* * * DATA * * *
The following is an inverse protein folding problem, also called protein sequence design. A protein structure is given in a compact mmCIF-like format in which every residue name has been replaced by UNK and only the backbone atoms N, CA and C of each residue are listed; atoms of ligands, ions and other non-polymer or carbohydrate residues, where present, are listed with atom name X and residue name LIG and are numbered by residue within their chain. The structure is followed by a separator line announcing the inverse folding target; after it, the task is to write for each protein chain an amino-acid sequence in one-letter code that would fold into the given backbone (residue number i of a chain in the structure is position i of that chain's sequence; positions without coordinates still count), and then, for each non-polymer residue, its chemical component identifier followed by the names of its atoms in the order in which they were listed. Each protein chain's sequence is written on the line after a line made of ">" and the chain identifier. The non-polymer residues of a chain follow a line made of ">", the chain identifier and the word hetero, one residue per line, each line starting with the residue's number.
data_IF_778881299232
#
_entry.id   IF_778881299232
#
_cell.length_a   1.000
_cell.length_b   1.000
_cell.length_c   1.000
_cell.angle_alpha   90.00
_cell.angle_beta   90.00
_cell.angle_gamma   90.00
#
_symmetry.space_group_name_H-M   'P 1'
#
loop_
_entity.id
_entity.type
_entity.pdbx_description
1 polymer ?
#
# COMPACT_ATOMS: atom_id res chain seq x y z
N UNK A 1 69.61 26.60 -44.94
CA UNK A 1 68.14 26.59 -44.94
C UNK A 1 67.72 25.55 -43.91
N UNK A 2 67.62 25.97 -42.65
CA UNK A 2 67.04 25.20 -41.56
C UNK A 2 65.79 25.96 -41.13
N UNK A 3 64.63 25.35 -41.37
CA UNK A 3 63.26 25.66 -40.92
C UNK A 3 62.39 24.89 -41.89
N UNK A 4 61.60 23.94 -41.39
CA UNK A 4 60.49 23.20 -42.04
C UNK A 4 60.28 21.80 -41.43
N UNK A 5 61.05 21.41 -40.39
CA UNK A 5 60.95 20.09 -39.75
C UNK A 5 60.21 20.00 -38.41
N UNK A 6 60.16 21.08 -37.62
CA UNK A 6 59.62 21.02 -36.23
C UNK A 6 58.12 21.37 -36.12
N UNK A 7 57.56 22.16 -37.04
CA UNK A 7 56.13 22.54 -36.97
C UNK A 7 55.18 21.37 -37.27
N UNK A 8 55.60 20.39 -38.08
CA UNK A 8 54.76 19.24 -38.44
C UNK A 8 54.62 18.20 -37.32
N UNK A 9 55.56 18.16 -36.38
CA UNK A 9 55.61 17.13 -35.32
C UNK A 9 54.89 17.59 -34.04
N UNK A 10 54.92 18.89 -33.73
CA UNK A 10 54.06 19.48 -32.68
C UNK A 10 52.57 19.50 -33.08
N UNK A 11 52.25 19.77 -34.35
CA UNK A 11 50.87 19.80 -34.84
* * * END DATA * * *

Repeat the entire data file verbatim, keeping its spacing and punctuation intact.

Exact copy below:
The following is an inverse protein folding problem, also called protein sequence design. A protein structure is given in a compact mmCIF-like format in which every residue name has been replaced by UNK and only the backbone atoms N, CA and C of each residue are listed; atoms of ligands, ions and other non-polymer or carbohydrate residues, where present, are listed with atom name X and residue name LIG and are numbered by residue within their chain. The structure is followed by a separator line announcing the inverse folding target; after it, the task is to write for each protein chain an amino-acid sequence in one-letter code that would fold into the given backbone (residue number i of a chain in the structure is position i of that chain's sequence; positions without coordinates still count), and then, for each non-polymer residue, its chemical component identifier followed by the names of its atoms in the order in which they were listed. Each protein chain's sequence is written on the line after a line made of ">" and the chain identifier. The non-polymer residues of a chain follow a line made of ">", the chain identifier and the word hetero, one residue per line, each line starting with the residue's number.
data_IF_778881299232
#
_entry.id   IF_778881299232
#
_cell.length_a   1.000
_cell.length_b   1.000
_cell.length_c   1.000
_cell.angle_alpha   90.00
_cell.angle_beta   90.00
_cell.angle_gamma   90.00
#
_symmetry.space_group_name_H-M   'P 1'
#
loop_
_entity.id
_entity.type
_entity.pdbx_description
1 polymer ?
#
# COMPACT_ATOMS: atom_id res chain seq x y z
N UNK A 1 69.61 26.60 -44.94
CA UNK A 1 68.14 26.59 -44.94
C UNK A 1 67.72 25.55 -43.91
N UNK A 2 67.62 25.97 -42.65
CA UNK A 2 67.04 25.20 -41.56
C UNK A 2 65.79 25.96 -41.13
N UNK A 3 64.63 25.35 -41.37
CA UNK A 3 63.26 25.66 -40.92
C UNK A 3 62.39 24.89 -41.89
N UNK A 4 61.60 23.94 -41.39
CA UNK A 4 60.49 23.20 -42.04
C UNK A 4 60.28 21.80 -41.43
N UNK A 5 61.05 21.41 -40.39
CA UNK A 5 60.95 20.09 -39.75
C UNK A 5 60.21 20.00 -38.41
N UNK A 6 60.16 21.08 -37.62
CA UNK A 6 59.62 21.02 -36.23
C UNK A 6 58.12 21.37 -36.12
N UNK A 7 57.56 22.16 -37.04
CA UNK A 7 56.13 22.54 -36.97
C UNK A 7 55.18 21.37 -37.27
N UNK A 8 55.60 20.39 -38.08
CA UNK A 8 54.76 19.24 -38.44
C UNK A 8 54.62 18.20 -37.32
N UNK A 9 55.56 18.16 -36.38
CA UNK A 9 55.61 17.13 -35.32
C UNK A 9 54.89 17.59 -34.04
N UNK A 10 54.92 18.89 -33.73
CA UNK A 10 54.06 19.48 -32.68
C UNK A 10 52.57 19.50 -33.08
N UNK A 11 52.25 19.77 -34.35
CA UNK A 11 50.87 19.80 -34.84